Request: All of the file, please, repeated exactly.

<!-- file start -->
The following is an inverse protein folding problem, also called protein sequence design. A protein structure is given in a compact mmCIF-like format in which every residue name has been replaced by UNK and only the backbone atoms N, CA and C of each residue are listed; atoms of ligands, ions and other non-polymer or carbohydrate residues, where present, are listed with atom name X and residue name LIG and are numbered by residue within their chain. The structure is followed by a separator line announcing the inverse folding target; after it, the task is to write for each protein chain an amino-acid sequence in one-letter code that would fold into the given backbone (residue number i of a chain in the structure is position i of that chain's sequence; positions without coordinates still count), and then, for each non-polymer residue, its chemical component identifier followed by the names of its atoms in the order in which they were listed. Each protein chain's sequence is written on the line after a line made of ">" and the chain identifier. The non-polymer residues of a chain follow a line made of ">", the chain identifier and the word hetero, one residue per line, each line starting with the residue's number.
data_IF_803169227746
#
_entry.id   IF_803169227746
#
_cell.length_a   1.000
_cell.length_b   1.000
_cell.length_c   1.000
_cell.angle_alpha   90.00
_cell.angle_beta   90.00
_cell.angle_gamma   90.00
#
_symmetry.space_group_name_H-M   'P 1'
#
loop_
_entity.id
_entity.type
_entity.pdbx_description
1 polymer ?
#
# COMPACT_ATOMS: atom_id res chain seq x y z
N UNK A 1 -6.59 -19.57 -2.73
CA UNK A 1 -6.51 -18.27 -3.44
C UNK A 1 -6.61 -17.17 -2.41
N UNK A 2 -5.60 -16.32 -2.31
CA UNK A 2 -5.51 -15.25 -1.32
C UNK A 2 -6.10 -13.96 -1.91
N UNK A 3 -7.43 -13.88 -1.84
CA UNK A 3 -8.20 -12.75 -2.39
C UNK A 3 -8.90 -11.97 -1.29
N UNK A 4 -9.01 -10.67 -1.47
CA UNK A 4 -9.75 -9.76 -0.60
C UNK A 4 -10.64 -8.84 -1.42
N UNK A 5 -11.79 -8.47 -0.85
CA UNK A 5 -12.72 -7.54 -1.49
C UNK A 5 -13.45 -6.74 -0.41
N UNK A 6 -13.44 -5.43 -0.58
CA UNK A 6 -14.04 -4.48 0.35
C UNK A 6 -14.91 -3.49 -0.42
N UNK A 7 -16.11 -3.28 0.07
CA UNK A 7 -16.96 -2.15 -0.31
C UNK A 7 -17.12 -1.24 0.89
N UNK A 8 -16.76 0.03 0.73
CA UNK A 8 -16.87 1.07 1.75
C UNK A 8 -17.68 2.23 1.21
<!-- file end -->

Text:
The following is an inverse protein folding problem, also called protein sequence design. A protein structure is given in a compact mmCIF-like format in which every residue name has been replaced by UNK and only the backbone atoms N, CA and C of each residue are listed; atoms of ligands, ions and other non-polymer or carbohydrate residues, where present, are listed with atom name X and residue name LIG and are numbered by residue within their chain. The structure is followed by a separator line announcing the inverse folding target; after it, the task is to write for each protein chain an amino-acid sequence in one-letter code that would fold into the given backbone (residue number i of a chain in the structure is position i of that chain's sequence; positions without coordinates still count), and then, for each non-polymer residue, its chemical component identifier followed by the names of its atoms in the order in which they were listed. Each protein chain's sequence is written on the line after a line made of ">" and the chain identifier. The non-polymer residues of a chain follow a line made of ">", the chain identifier and the word hetero, one residue per line, each line starting with the residue's number.
data_IF_803169227746
#
_entry.id   IF_803169227746
#
_cell.length_a   1.000
_cell.length_b   1.000
_cell.length_c   1.000
_cell.angle_alpha   90.00
_cell.angle_beta   90.00
_cell.angle_gamma   90.00
#
_symmetry.space_group_name_H-M   'P 1'
#
loop_
_entity.id
_entity.type
_entity.pdbx_description
1 polymer ?
#
# COMPACT_ATOMS: atom_id res chain seq x y z
N UNK A 1 -6.59 -19.57 -2.73
CA UNK A 1 -6.51 -18.27 -3.44
C UNK A 1 -6.61 -17.17 -2.41
N UNK A 2 -5.60 -16.32 -2.31
CA UNK A 2 -5.51 -15.25 -1.32
C UNK A 2 -6.10 -13.96 -1.91
N UNK A 3 -7.43 -13.88 -1.84
CA UNK A 3 -8.20 -12.75 -2.39
C UNK A 3 -8.90 -11.97 -1.29
N UNK A 4 -9.01 -10.67 -1.47
CA UNK A 4 -9.75 -9.76 -0.60
C UNK A 4 -10.64 -8.84 -1.42
N UNK A 5 -11.79 -8.47 -0.85
CA UNK A 5 -12.72 -7.54 -1.49
C UNK A 5 -13.45 -6.74 -0.41
N UNK A 6 -13.44 -5.43 -0.58
CA UNK A 6 -14.04 -4.48 0.35
C UNK A 6 -14.91 -3.49 -0.42
N UNK A 7 -16.11 -3.28 0.07
CA UNK A 7 -16.96 -2.15 -0.31
C UNK A 7 -17.12 -1.24 0.89
N UNK A 8 -16.76 0.03 0.73
CA UNK A 8 -16.87 1.07 1.75
C UNK A 8 -17.68 2.23 1.21